|Cross-Selling and Upselling||To diversify its revenue streams, Zip may engage in cross-selling and upselling. This involves offering customers additional financial products and services, such as personal loans, insurance, or budgeting tools. The company may earn commissions or fees when customers opt for these supplementary offerings.|
|Partnership and Data Insights||Zip may enter into partnerships with various companies to expand its reach and offer its BNPL services to a broader customer base. These partnerships can involve revenue-sharing agreements, referral fees, or other financial arrangements. Additionally, Zip can derive value from data insights generated through customer transactions, allowing it to optimize its services and potentially monetize data through partnerships or analytics services.|
|International Expansion||As Zip expands its services to international markets, it may earn revenue by replicating its successful BNPL model in these regions. Revenue generation methods in international markets may be similar to those in its home market, including merchant fees, interest charges, and subscription fees.|
Zip revenue generation
As a fintech company, Zip makes money from merchant fees, loan interest, repayment fees, account establishment fees, and penalty fees.
Let’s take a look at each of these in more detail below.
Merchant service fees
Merchant service fees are charged on a per-transaction basis and represent the largest source of revenue for Zip.
When consumers purchase and select Zip as the payment option, merchants are charged $0.30 plus 5% of the total transaction.
Consumers who use Zip are charged interest for any purchases that remain outstanding after three months.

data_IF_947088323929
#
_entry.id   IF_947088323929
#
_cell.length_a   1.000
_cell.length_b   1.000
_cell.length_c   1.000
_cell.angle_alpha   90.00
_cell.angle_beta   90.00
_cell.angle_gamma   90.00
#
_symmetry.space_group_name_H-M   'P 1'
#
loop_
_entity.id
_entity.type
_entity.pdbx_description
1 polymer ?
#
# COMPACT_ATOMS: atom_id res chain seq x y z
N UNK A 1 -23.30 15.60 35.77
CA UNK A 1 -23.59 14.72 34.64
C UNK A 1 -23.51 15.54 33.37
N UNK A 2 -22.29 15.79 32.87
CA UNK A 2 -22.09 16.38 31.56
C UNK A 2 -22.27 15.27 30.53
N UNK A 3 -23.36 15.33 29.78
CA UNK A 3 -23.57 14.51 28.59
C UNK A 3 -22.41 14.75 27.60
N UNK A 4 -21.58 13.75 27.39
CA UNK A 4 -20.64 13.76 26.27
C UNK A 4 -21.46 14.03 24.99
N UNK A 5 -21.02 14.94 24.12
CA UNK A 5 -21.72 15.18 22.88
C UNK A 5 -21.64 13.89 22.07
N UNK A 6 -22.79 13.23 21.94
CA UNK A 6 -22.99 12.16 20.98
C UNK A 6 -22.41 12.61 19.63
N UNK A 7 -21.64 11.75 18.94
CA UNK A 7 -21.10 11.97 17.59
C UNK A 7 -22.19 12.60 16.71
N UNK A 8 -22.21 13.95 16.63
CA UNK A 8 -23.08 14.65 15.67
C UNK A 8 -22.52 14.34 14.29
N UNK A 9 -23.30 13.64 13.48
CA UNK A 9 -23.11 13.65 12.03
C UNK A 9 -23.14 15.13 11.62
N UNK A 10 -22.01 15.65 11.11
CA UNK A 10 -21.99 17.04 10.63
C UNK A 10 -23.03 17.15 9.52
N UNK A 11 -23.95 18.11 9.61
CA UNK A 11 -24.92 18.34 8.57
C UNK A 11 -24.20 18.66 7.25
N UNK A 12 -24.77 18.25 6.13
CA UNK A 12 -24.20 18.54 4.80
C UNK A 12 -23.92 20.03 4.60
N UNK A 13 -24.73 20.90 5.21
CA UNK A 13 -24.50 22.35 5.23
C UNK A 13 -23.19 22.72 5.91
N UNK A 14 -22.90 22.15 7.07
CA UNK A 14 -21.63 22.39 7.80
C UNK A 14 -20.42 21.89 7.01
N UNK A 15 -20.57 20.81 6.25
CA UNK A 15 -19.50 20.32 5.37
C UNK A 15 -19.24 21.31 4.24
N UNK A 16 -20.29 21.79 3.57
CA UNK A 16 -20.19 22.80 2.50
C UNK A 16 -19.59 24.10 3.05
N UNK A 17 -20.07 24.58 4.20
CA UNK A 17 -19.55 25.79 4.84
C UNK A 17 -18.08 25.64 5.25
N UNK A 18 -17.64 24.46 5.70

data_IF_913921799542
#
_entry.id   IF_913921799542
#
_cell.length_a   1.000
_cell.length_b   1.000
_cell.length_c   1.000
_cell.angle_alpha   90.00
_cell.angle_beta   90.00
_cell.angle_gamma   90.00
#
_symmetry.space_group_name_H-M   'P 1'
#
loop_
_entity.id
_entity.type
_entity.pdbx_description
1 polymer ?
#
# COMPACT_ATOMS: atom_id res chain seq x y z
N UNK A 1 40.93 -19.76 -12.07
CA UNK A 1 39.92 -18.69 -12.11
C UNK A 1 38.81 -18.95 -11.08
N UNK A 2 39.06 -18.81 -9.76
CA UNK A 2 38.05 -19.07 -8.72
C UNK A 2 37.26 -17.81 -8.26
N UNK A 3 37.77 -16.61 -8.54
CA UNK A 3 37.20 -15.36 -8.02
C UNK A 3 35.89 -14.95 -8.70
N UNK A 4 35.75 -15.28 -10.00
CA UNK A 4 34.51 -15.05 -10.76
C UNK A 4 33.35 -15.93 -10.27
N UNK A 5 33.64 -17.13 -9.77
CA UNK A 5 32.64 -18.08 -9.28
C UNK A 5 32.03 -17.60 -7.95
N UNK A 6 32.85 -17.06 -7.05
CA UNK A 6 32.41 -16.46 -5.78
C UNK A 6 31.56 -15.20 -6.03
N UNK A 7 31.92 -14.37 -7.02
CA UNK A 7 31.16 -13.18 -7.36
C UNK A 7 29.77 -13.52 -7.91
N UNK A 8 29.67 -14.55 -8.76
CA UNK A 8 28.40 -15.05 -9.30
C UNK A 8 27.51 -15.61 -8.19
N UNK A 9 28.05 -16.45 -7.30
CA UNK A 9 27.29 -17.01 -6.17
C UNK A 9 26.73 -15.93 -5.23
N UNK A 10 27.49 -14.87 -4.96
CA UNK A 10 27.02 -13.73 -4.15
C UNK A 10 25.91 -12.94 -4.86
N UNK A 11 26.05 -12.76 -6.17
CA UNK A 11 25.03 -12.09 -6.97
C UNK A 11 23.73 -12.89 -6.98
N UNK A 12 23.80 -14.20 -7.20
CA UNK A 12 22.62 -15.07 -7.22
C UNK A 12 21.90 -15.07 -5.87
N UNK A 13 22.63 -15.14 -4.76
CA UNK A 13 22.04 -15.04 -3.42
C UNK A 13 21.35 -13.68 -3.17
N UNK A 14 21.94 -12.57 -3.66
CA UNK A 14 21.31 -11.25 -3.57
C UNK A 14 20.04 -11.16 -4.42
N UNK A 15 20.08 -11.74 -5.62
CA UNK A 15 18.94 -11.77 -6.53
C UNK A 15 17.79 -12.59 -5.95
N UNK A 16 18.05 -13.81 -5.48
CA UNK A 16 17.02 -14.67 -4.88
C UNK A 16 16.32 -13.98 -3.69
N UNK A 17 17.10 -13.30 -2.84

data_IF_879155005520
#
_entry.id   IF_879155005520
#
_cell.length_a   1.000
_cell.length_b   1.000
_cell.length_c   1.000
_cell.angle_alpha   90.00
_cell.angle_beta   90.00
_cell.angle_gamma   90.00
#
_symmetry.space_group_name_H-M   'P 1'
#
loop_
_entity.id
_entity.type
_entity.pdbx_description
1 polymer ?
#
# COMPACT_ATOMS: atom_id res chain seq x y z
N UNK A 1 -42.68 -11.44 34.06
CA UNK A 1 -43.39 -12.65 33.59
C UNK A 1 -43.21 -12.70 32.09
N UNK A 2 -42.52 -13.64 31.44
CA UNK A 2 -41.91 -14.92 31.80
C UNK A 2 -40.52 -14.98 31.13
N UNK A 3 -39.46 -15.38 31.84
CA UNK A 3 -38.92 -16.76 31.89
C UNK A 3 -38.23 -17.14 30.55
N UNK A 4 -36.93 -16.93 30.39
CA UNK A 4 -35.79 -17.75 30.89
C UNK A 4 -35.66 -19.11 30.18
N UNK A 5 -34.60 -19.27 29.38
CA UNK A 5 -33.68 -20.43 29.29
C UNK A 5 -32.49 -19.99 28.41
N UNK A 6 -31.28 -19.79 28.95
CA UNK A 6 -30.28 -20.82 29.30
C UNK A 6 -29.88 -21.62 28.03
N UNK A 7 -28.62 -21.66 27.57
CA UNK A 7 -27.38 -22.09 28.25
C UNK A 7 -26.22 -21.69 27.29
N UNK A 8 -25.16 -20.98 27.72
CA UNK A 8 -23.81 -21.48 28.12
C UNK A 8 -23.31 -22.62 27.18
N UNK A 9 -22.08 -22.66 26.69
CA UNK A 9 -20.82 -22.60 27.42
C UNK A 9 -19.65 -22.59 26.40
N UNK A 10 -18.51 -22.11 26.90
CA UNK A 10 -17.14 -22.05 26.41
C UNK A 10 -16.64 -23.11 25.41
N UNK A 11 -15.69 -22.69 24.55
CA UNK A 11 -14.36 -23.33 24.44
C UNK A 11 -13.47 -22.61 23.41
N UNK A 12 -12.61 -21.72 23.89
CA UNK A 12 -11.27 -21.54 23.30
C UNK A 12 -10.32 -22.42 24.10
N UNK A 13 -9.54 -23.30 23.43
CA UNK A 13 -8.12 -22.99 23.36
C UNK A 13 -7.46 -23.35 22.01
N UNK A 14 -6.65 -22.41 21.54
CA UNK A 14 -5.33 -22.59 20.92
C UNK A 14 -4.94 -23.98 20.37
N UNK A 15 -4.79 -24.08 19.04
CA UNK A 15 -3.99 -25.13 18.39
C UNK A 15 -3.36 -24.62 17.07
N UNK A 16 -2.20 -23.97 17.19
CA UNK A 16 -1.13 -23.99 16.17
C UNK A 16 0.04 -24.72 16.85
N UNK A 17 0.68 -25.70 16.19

In Australia, for example, the monthly interest fee is $6.
Repayment fees are also charged in the Zip Business Trade Plus service, which offers a buy-now-pay-later solution for businesses.
Each account has a repayment fee of 3% if the business chooses to pay its statement balance in installments.
Account establishment fees
Zip also charges an account establishment fee to new applicants. This fee covers the cost of performing a background credit check.
In most cases, monthly repayments on purchases are direct-debited from a consumer’s bank account.
In markets such as the United Kingdom, however, customers are charged a £6 penalty (late) fee if they fail to make a payment before the specified date.
- Zip is an Australian fintech company founded in 2013 by Larry Diamond and Peter Gray. Diamond had an idea to revolutionize consumer finance by giving shoppers quick and convenient access to credit.
- Zip makes the bulk of its revenue from merchant fees, which comprise a fixed amount plus a percentage of the total transaction. The company also charges interest on outstanding purchases and repayment fees as part of its business lending service.
- Zip charges an account establishment fee to cover the cost of performing a creditworthiness check. In some markets, it also charges a late fee.